• Thanks, Stephanie. We like it when people hear about The Wirie and spread the word when they are happy about it! Unlimited cell data, that’s quite amazing! Enjoy the emailing and surfing! 🙂

  7. It is sometimes hard to remember what I used to do before I had a cell phone. What did I do when I was delayed while driving? How did I inform others of my situation. Clearly, I didn’t inform anyone. We just dealt with it.

    I love and hate my connected life. It allows me to meet amazing people that I’d likely never interact with, but it is too easy to allow it to control my choices and options. I’m trying to make a conscious effort to use my phone less (as I sit here reading blogs and typing on the internet), and be more present with those around me. I have good days and bad.

    • I totally agree with your sentiments about good days and bad days when it comes to the internet, Ryan. I don’t have a cell phone, but I can live with that, since my husband has one now that we are “semi-settled”. And, each time I go to Belgium for a visit and meet friends somewhere, I don’t ever think about any “delay” issues that could arise, until I am at the meeting point, all by myself. Then I think “Darn. I wish I had a cell phone. I have no idea when she will show up or what is going on!” Then, I sit down on a bench, relax my anxiety and think “What is so different now? When I met up with these same friends many years ago, we made it work…” And, every time, even now, we do manage to find each other. It might take longer and be a bit more annoying than if I would have a phone, but this old-fashioned feeling sometimes makes me smile. 🙂

  8. Wow! That’s just plain awesome.

  9. I am easily old enough to remember the world without internet – or mobile phones, or personal computers! But internet connections here are not as good as in cities. 3G/4G is intermittent, even making ordinary phone calls. And we are still on copper cable so our home wifi is sluggish.
    Frank Parker’s Author Site

    • I always think as long as the internet is good enough to write emails and look a few things up on the web (and check the weather while we were living on our boat), all is good. But, then I realize my husband needs to make phone calls with customers and I need to post blogs with photos. Bottom line, we need “decent” internet now, and while we could get away with intermittent WiFi and 2G while sailing, those days are off the past. And, you are so right. Even in the US, there are plenty of places still without cell service or with slow internet. When we decide on a new place to house and pet sit, we need assurance that the internet at the house is decent, but it is always still a little bit of a risk!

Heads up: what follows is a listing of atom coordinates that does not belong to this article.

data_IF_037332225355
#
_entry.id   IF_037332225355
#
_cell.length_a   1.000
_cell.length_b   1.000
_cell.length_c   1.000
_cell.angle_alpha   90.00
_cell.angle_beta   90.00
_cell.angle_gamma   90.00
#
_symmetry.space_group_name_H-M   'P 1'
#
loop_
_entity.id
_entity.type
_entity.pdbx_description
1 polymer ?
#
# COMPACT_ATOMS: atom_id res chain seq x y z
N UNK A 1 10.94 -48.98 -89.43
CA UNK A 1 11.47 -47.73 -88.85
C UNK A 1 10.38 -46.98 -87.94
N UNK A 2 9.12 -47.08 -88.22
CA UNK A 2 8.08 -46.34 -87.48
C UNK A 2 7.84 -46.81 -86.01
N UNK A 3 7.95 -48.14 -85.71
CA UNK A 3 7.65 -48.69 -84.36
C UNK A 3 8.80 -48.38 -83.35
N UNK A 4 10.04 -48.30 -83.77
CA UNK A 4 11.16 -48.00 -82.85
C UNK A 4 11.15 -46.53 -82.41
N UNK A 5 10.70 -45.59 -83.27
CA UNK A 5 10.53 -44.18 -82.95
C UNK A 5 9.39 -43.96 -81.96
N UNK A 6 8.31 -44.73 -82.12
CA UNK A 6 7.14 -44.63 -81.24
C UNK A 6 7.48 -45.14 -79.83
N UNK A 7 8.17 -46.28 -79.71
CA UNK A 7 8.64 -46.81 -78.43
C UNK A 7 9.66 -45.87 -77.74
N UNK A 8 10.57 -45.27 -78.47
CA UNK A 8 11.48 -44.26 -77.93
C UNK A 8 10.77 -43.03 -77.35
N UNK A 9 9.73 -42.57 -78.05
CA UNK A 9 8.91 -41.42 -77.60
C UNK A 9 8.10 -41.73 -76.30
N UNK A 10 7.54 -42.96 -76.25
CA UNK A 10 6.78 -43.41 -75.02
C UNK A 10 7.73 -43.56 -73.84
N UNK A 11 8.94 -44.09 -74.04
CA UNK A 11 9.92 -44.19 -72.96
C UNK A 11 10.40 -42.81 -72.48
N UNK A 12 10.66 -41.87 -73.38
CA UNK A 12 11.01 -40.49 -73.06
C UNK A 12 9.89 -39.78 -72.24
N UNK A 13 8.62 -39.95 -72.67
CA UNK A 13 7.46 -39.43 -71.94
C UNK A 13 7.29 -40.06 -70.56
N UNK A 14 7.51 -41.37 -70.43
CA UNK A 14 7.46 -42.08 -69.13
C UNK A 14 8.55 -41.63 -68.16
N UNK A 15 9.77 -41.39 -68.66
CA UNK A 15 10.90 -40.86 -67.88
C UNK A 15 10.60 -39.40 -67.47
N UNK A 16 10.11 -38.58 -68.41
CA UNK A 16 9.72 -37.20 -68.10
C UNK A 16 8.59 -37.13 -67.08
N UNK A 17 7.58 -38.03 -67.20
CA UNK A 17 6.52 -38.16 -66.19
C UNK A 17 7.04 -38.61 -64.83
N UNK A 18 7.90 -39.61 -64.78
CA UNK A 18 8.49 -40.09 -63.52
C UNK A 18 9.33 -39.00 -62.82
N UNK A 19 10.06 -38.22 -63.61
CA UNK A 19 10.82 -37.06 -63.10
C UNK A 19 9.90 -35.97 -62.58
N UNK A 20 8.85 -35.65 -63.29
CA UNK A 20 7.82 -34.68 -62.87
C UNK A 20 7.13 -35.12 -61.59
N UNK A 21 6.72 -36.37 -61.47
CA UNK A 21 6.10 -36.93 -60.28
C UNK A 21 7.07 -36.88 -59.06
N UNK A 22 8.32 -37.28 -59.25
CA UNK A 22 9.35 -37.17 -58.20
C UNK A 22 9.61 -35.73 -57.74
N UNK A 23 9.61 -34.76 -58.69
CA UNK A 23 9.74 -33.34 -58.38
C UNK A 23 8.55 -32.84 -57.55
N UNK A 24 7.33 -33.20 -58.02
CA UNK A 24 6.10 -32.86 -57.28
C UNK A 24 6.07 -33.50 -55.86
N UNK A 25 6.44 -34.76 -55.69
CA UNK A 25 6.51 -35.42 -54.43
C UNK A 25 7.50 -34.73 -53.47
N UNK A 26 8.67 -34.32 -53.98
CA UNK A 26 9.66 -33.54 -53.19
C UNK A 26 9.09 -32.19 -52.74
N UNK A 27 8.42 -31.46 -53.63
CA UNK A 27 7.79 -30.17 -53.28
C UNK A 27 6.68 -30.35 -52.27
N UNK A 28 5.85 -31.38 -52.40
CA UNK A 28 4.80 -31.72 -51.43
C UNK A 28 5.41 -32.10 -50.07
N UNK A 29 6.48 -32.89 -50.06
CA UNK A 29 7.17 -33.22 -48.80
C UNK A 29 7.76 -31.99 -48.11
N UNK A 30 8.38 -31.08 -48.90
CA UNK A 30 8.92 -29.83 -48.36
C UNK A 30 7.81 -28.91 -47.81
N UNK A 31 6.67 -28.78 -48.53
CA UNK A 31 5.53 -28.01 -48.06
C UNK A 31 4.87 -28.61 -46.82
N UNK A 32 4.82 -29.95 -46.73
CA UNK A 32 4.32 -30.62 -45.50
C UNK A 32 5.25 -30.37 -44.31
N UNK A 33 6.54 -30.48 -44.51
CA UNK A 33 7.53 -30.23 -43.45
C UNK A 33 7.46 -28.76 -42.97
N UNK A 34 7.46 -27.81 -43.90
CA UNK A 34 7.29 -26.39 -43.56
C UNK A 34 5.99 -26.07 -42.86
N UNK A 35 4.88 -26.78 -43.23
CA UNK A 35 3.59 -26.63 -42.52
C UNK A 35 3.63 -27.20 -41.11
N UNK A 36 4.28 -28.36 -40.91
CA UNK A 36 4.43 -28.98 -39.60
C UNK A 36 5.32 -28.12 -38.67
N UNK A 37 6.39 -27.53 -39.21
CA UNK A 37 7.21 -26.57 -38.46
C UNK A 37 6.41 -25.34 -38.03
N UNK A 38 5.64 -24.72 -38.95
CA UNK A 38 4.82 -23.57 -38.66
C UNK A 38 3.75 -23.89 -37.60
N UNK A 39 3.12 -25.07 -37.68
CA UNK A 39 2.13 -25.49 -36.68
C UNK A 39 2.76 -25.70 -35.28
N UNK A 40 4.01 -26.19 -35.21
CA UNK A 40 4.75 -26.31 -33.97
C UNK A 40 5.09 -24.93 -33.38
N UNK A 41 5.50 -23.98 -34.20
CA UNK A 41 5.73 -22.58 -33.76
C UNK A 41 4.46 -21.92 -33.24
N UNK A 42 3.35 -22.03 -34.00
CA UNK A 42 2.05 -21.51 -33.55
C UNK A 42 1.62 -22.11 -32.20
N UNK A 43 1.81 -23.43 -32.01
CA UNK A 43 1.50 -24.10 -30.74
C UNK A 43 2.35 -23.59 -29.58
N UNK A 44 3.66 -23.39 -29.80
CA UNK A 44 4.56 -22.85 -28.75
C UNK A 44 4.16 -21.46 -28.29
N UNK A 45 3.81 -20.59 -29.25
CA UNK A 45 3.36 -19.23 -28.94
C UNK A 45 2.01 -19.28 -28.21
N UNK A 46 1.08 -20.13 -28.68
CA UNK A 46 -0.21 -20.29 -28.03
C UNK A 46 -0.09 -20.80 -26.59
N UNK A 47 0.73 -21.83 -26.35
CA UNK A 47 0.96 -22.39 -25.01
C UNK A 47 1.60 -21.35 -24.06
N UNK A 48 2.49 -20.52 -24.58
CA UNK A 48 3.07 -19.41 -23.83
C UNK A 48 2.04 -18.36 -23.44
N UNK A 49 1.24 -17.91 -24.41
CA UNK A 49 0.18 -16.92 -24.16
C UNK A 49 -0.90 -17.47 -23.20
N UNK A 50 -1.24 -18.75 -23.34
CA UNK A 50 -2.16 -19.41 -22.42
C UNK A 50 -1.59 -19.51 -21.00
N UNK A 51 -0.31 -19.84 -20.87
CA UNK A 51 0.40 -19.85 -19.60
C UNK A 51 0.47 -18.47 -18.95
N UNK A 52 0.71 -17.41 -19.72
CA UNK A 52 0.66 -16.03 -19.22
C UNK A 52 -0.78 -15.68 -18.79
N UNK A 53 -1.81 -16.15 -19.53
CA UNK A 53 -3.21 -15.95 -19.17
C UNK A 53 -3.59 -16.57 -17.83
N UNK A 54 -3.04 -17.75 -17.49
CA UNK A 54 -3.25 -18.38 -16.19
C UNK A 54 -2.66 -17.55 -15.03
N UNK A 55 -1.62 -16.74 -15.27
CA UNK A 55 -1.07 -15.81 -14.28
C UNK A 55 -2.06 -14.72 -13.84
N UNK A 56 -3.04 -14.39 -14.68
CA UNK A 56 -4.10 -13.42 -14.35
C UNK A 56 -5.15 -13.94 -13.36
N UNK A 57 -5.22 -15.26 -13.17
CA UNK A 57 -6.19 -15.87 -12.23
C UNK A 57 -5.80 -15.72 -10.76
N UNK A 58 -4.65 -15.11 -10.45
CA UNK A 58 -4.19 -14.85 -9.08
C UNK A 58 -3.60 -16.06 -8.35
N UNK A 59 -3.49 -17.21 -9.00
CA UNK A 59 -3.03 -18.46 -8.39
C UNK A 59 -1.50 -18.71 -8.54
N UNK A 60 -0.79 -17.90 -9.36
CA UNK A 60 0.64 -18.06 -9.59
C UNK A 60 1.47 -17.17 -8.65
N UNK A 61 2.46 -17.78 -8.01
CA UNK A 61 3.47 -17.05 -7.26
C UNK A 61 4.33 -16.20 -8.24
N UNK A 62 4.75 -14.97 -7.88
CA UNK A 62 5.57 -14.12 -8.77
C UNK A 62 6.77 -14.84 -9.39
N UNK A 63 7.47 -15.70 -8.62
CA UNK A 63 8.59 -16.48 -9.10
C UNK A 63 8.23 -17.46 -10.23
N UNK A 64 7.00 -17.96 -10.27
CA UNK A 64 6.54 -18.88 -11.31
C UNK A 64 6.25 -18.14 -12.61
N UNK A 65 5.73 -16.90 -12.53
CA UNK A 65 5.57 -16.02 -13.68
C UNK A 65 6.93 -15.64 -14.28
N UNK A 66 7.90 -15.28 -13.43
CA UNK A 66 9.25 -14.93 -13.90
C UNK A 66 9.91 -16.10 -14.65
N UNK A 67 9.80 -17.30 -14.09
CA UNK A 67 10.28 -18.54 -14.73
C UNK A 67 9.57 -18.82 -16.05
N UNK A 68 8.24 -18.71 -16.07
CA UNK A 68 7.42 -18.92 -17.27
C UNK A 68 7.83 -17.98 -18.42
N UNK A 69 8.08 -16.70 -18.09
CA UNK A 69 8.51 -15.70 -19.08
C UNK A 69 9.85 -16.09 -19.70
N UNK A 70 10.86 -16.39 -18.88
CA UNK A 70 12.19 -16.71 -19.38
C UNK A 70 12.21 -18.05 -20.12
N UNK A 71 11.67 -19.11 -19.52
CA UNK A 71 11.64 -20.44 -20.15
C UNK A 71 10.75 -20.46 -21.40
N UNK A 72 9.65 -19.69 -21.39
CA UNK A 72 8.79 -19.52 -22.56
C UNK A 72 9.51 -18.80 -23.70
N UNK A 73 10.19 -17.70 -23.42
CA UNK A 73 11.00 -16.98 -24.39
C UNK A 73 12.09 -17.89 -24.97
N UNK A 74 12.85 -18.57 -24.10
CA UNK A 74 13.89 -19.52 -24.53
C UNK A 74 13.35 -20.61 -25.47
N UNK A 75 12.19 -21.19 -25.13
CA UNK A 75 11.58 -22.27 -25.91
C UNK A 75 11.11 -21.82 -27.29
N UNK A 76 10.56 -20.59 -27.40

10. That is a very interesting invention! I’m lucky that we have quite a few public WiFi areas in our city, and we can connect to all of our friends’ WiFi networks, so even without data on our phones, we still have access to the Internet most of the time. But, when we camp, we’re cut off. Sometime I like not being able to check my social media accounts, or get email. But sometimes I miss it.

    Tracy (Black Boots, Long Legs)

    • We are so used to having internet everywhere, that we can’t live without, it seems like. That makes it more unique to be cut off once in a while. If that cut-off is planned, anyway, like on camping trips! 🙂 Personally, I find it quite liberating to be off line for periods of time. If possible.

  11. Got to add that I am an older than average writer, and I think I’d be lost without access to internet — even when we travel. Biggest recent treat: Learning that my Kindle Fire can hook up to the internet, IF I’m near a Verizon network. Congratulations to you both for inventing that Wirie. You might have a wider market if people could use it on land and on the move!

    • Thanks, Beth. People do use The Wirie on land, when stationary in their RV, to get a better signal from the campgrounds. And, boats can use it while on the move within WiFi or cell service ashore as well. Adding the 3G/4G function to our newest product has opened up a whole new dimension and extended world! 🙂 People in houses don’t have the need for a product like ours, so we are not marketing to that. As writers, we rely on the internet more than I thought. I write “off line”, but each time I want to look something up, I need the internet! Darn… Much easier to carry “the internet” around than encyclopedia and dictionaries, though. 🙂

  12. Such a great invention Liesbet! While traveling wee often find ourselves challenges by internet or what I have come to call fake internet. You know the type I’m sure. It looks like you have a connection but in actuality it does absolutely nothing. More frustrating than having nothing at all I find. 🙂

    • Patience is key in some of those situations, Sue. The times are innumerable that we lost connections while paying bills, looking things up, refreshing an important page, dealing with a customer, posting a blog, sending an email (and losing the whole message, long ones in my case)… It can be soooooo frustrating, that… as you say, it sometimes is better that there is no internet at all. At least you know that then and don’t keep trying in vain to get something done. When we only had 2G connections, Mark would spend four hours on work that could be done in one hour with decent internet. It was one of the prices we paid for living our lives and running a business from our boat in “paradise”!

  13. I do remember a world without internet and it’s scary how reliant on it I am now, but it’s certainly made communication easier. I keep up with friends I would most definitely have lost touch with otherwise.

    How cool is that invention?! That’s awesome that you were able to fill such a big need.

    • We are all so reliant on the internet. Sometimes it is a curse (so much time spent online instead of doing other – more useful? – things), but mostly, it is a “blessing”, exactly for the reasons you mention. What would we do without it these days????